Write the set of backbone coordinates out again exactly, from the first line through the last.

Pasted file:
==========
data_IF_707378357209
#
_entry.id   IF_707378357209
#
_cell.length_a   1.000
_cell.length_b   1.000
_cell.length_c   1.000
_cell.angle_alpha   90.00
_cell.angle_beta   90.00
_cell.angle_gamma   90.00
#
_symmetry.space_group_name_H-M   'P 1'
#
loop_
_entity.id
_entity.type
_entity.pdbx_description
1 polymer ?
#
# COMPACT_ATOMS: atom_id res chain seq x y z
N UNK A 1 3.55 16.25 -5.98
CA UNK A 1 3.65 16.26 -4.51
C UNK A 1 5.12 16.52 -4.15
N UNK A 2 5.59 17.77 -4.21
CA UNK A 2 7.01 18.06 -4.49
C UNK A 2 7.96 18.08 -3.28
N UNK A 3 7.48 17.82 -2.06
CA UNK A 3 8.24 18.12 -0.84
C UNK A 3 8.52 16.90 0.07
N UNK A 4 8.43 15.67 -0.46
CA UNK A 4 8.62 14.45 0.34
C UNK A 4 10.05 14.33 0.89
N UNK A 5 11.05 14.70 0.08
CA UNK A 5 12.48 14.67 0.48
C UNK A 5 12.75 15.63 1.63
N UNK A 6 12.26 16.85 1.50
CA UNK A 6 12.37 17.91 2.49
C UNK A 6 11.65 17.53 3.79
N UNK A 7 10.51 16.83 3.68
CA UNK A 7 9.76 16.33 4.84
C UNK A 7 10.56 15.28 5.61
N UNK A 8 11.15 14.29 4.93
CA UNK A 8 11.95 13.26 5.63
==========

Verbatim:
data_IF_707378357209
#
_entry.id   IF_707378357209
#
_cell.length_a   1.000
_cell.length_b   1.000
_cell.length_c   1.000
_cell.angle_alpha   90.00
_cell.angle_beta   90.00
_cell.angle_gamma   90.00
#
_symmetry.space_group_name_H-M   'P 1'
#
loop_
_entity.id
_entity.type
_entity.pdbx_description
1 polymer ?
#
# COMPACT_ATOMS: atom_id res chain seq x y z
N UNK A 1 3.55 16.25 -5.98
CA UNK A 1 3.65 16.26 -4.51
C UNK A 1 5.12 16.52 -4.15
N UNK A 2 5.59 17.77 -4.21
CA UNK A 2 7.01 18.06 -4.49
C UNK A 2 7.96 18.08 -3.28
N UNK A 3 7.48 17.82 -2.06
CA UNK A 3 8.24 18.12 -0.84
C UNK A 3 8.52 16.90 0.07
N UNK A 4 8.43 15.67 -0.46
CA UNK A 4 8.62 14.45 0.34
C UNK A 4 10.05 14.33 0.89
N UNK A 5 11.05 14.70 0.08
CA UNK A 5 12.48 14.67 0.48
C UNK A 5 12.75 15.63 1.63
N UNK A 6 12.26 16.85 1.50
CA UNK A 6 12.37 17.91 2.49
C UNK A 6 11.65 17.53 3.79
N UNK A 7 10.51 16.83 3.68
CA UNK A 7 9.76 16.33 4.84
C UNK A 7 10.56 15.28 5.61
N UNK A 8 11.15 14.29 4.93
CA UNK A 8 11.95 13.26 5.63